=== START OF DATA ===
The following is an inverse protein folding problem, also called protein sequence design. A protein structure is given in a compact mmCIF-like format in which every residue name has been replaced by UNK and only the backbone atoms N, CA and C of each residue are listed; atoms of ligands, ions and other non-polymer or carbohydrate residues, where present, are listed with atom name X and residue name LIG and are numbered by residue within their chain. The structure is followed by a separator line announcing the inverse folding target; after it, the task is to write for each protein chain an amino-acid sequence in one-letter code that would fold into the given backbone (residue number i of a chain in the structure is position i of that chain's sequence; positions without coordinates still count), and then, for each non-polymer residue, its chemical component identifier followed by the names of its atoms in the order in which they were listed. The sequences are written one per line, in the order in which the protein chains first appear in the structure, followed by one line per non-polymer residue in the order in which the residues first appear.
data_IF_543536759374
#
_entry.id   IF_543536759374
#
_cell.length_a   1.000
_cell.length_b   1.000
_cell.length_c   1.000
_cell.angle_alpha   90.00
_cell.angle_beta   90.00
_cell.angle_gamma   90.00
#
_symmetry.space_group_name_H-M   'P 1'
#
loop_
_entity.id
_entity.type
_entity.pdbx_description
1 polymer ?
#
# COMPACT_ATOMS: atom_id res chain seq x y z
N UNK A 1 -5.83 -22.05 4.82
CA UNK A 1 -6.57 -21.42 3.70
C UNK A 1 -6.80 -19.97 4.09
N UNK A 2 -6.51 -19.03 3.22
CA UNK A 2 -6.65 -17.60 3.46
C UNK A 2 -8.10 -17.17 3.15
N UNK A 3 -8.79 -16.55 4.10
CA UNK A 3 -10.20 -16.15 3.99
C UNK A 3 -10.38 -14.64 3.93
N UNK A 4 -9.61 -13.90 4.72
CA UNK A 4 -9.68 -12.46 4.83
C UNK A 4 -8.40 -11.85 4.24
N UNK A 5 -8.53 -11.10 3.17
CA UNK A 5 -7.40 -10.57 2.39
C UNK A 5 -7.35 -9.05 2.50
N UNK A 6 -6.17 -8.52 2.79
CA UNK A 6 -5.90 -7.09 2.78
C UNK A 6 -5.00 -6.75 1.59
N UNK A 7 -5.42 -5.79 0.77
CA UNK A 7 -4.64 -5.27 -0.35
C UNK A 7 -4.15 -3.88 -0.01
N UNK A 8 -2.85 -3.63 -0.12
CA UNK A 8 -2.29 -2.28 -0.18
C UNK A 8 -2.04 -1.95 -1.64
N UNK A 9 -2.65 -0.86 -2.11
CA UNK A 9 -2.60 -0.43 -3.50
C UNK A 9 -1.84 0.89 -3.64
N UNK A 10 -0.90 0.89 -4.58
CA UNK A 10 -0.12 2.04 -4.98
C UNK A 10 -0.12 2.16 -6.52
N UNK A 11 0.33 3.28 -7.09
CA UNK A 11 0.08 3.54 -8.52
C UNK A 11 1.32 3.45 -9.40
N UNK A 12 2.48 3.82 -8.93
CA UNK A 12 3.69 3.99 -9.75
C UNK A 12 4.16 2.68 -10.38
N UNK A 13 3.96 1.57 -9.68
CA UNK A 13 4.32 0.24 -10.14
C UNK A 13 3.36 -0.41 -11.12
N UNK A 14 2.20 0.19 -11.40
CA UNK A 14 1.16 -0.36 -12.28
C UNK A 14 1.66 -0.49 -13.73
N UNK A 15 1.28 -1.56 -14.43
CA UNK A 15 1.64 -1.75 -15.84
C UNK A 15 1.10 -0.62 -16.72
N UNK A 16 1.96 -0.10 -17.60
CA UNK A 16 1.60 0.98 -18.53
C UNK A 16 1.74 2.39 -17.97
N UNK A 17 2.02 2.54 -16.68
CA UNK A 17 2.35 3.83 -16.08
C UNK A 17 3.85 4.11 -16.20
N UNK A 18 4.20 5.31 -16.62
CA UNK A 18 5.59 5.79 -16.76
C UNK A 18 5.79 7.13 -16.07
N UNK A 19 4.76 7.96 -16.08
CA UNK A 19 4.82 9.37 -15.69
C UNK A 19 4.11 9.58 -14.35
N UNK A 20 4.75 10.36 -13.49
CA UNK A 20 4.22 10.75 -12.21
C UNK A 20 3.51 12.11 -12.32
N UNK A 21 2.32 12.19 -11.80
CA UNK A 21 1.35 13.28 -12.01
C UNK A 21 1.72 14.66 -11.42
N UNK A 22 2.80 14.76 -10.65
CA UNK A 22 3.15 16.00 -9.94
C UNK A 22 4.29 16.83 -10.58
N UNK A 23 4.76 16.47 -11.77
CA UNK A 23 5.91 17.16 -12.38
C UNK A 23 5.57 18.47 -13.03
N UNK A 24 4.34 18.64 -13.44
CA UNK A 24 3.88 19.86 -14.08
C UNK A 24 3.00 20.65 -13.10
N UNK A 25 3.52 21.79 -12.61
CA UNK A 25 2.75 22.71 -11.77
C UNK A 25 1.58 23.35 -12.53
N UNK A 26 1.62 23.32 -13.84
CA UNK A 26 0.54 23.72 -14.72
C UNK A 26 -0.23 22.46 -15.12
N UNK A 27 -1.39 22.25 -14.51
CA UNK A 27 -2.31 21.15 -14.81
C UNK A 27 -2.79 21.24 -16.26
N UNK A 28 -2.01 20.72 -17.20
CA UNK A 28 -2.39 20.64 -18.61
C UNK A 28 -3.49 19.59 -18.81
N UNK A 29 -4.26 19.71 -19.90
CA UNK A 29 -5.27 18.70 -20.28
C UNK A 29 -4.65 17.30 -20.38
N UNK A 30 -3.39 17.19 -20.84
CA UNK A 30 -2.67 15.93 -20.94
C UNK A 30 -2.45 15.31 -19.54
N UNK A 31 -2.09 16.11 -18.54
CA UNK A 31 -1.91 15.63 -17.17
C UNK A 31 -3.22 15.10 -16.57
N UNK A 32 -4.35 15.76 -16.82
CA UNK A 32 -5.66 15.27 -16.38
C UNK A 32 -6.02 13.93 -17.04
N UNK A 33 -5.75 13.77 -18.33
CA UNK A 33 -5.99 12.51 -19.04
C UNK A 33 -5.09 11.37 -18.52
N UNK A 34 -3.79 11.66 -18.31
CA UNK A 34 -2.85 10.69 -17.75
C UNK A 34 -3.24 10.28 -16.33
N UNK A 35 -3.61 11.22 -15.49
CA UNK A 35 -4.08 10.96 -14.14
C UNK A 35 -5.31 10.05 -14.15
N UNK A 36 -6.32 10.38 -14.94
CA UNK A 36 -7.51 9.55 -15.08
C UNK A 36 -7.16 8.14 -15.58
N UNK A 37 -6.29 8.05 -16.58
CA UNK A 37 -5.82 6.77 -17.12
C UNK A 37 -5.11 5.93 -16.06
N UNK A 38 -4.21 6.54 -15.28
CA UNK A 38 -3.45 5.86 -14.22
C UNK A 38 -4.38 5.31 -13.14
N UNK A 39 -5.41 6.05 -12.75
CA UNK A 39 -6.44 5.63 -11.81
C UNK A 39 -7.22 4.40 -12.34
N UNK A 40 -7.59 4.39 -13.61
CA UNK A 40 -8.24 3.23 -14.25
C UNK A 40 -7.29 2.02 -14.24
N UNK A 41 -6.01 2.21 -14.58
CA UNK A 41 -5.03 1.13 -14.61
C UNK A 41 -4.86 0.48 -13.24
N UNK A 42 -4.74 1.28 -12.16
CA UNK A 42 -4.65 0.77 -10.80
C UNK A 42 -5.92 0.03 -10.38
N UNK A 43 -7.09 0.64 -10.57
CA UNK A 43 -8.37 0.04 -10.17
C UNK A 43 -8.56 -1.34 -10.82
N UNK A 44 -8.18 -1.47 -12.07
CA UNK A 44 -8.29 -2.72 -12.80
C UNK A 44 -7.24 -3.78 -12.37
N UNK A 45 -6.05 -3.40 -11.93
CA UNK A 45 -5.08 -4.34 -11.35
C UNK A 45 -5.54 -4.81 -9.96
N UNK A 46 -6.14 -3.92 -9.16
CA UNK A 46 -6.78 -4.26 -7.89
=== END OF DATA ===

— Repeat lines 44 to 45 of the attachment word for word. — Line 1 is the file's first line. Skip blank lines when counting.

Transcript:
CA UNK A 8 -2.29 -2.28 -0.18
C UNK A 8 -2.04 -1.95 -1.64